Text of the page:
Pax et bonum. Peace and good.
That’s the motto that Peter Tabichi, a Kenyan teacher, has painted on the box behind his motorcycle saddle where he keeps his helmet.
Mr. Tabichi is a Roman Catholic Franciscan brother; the motto was St. Francis’ favorite saying. But Mr. Tabichi has turned a pious greeting into a daily challenge.
He teaches math and physics to a 60-strong class of overwhelmingly poor children in a remote rural school in Kenya. The school has one desktop computer and patchy internet. But Mr. Tabichi’s kids have won national awards, and some of them have qualified to take part in an international science fair in Arizona this year.
Mr. Tabichi just won a million-dollar prize for being “the world’s best teacher.” And he is as inspired by his students as they are by him. “I am only here because of what my students have achieved,” he said. “It tells the world that they can do anything.”
Since he has always given away 80 percent of his salary, the prize is probably good news for somebody else. But his work is good news for everyone in his village.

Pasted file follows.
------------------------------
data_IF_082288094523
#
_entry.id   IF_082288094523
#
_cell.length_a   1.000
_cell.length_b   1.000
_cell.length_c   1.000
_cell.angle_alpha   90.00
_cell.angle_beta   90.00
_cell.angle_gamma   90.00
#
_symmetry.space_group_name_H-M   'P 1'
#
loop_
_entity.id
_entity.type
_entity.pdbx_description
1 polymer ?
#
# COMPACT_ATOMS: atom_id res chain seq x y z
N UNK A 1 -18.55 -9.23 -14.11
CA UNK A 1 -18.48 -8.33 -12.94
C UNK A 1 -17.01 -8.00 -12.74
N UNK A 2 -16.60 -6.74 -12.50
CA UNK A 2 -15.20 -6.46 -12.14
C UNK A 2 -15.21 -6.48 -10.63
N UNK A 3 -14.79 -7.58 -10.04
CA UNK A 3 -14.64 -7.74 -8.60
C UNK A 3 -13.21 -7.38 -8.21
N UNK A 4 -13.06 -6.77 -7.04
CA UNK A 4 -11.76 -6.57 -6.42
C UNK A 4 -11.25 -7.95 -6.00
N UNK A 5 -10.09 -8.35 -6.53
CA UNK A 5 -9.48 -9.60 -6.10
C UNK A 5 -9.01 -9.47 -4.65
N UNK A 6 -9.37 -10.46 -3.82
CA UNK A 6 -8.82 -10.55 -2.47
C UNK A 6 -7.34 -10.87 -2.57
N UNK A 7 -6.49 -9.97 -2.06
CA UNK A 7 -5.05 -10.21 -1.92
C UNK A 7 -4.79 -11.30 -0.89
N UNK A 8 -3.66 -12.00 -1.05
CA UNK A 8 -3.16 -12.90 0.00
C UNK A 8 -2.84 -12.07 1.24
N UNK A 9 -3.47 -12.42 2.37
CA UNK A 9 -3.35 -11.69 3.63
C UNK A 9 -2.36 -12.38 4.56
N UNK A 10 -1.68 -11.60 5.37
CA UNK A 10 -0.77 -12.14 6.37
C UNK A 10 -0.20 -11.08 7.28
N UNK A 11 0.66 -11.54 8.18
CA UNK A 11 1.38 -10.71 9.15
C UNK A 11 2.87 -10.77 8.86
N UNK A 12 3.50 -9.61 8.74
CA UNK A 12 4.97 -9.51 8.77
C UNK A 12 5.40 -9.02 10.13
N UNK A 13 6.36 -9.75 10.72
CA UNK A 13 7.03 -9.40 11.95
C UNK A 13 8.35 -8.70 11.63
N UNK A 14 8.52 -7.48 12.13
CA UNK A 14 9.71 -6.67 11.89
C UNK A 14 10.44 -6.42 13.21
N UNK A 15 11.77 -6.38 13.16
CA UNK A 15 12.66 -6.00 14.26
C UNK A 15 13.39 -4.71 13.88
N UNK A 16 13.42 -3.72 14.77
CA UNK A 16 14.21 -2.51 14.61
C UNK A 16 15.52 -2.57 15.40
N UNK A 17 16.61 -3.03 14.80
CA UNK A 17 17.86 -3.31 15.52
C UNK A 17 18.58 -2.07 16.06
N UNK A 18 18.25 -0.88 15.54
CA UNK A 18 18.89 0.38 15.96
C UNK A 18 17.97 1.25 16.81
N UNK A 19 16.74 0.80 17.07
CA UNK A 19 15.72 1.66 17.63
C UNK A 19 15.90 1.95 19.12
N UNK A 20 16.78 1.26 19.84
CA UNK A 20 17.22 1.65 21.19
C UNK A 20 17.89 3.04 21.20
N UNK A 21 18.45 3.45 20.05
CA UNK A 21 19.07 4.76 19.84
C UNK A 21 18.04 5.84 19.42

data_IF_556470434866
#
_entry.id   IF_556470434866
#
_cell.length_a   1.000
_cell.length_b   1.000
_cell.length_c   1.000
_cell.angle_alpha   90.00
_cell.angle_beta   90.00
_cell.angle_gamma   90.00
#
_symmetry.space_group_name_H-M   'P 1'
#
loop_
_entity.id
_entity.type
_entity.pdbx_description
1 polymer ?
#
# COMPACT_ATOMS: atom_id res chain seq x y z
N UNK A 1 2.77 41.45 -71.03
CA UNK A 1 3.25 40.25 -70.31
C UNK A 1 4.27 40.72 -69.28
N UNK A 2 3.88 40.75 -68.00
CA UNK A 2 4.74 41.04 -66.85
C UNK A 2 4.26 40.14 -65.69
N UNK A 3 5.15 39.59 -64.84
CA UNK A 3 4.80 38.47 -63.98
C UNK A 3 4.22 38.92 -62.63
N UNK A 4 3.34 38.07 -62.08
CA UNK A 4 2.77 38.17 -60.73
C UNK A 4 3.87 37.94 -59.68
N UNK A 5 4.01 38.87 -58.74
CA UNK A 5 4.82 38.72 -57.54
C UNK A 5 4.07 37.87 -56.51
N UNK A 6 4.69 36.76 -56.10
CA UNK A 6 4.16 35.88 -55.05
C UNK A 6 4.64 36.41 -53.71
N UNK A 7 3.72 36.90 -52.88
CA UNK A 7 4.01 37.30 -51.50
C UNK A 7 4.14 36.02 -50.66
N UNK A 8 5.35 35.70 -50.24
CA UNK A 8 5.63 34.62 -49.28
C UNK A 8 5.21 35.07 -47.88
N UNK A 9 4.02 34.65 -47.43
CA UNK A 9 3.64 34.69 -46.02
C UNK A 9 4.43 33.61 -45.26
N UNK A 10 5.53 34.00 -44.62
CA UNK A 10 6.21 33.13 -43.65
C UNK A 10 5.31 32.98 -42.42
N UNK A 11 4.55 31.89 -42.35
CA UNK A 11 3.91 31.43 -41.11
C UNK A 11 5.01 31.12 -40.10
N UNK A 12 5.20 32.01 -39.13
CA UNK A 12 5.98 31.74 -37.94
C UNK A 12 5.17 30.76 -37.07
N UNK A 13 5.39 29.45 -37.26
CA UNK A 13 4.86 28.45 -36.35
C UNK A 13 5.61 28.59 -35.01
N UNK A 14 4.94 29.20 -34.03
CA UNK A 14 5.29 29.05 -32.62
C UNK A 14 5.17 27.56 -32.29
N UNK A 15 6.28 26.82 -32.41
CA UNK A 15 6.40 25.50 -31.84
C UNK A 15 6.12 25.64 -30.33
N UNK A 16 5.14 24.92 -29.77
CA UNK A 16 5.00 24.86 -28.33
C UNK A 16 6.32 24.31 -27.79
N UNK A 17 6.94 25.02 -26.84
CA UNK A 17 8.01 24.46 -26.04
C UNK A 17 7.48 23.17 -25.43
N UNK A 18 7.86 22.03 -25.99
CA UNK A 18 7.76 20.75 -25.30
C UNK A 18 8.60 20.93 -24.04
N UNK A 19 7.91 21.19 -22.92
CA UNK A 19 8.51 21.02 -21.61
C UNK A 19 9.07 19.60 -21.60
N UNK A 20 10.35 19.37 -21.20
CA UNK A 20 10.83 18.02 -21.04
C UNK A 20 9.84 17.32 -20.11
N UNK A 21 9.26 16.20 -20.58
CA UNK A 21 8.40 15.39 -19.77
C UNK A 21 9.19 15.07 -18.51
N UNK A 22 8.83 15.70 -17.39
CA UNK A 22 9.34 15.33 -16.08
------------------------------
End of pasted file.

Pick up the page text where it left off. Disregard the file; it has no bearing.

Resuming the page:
Not just the children (though enrollment in Mr. Tabichi’s school has doubled in three years and discipline issues have fallen by 90 percent). Mr. Tabichi also teaches his students’ parents how to grow drought-resistant crops to ward off famine, and he has founded a “peace club” to encourage harmony in a district where tribal rivalries led to a massacre in 2007.
That’s a strong dose of pax et bonum. And Mr. Tabichi administers it with another saying in his Global Teacher Prize introductory video.
“To be a great teacher,” he says, “you have to do more and talk less.”
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